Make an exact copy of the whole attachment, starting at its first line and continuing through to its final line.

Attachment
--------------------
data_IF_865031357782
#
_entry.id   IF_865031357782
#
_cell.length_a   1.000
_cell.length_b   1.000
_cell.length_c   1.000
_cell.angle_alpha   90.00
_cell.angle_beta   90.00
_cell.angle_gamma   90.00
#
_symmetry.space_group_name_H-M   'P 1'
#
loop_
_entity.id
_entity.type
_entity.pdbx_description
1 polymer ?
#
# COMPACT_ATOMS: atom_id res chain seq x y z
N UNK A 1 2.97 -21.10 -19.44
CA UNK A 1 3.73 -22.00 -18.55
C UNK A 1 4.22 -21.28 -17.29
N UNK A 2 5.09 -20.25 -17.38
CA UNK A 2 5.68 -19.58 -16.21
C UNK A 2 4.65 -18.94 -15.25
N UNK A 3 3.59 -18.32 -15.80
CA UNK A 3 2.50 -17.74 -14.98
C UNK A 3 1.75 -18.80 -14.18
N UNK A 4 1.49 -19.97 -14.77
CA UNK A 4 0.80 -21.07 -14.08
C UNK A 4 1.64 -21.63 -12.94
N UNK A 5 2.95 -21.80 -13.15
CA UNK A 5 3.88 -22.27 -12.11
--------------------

data_IF_865031357782
#
_entry.id   IF_865031357782
#
_cell.length_a   1.000
_cell.length_b   1.000
_cell.length_c   1.000
_cell.angle_alpha   90.00
_cell.angle_beta   90.00
_cell.angle_gamma   90.00
#
_symmetry.space_group_name_H-M   'P 1'
#
loop_
_entity.id
_entity.type
_entity.pdbx_description
1 polymer ?
#
# COMPACT_ATOMS: atom_id res chain seq x y z
N UNK A 1 2.97 -21.10 -19.44
CA UNK A 1 3.73 -22.00 -18.55
C UNK A 1 4.22 -21.28 -17.29
N UNK A 2 5.09 -20.25 -17.38
CA UNK A 2 5.68 -19.58 -16.21
C UNK A 2 4.65 -18.94 -15.25
N UNK A 3 3.59 -18.32 -15.80
CA UNK A 3 2.50 -17.74 -14.98
C UNK A 3 1.75 -18.80 -14.18
N UNK A 4 1.49 -19.97 -14.77
CA UNK A 4 0.80 -21.07 -14.08
C UNK A 4 1.64 -21.63 -12.94
N UNK A 5 2.95 -21.80 -13.15
CA UNK A 5 3.88 -22.27 -12.11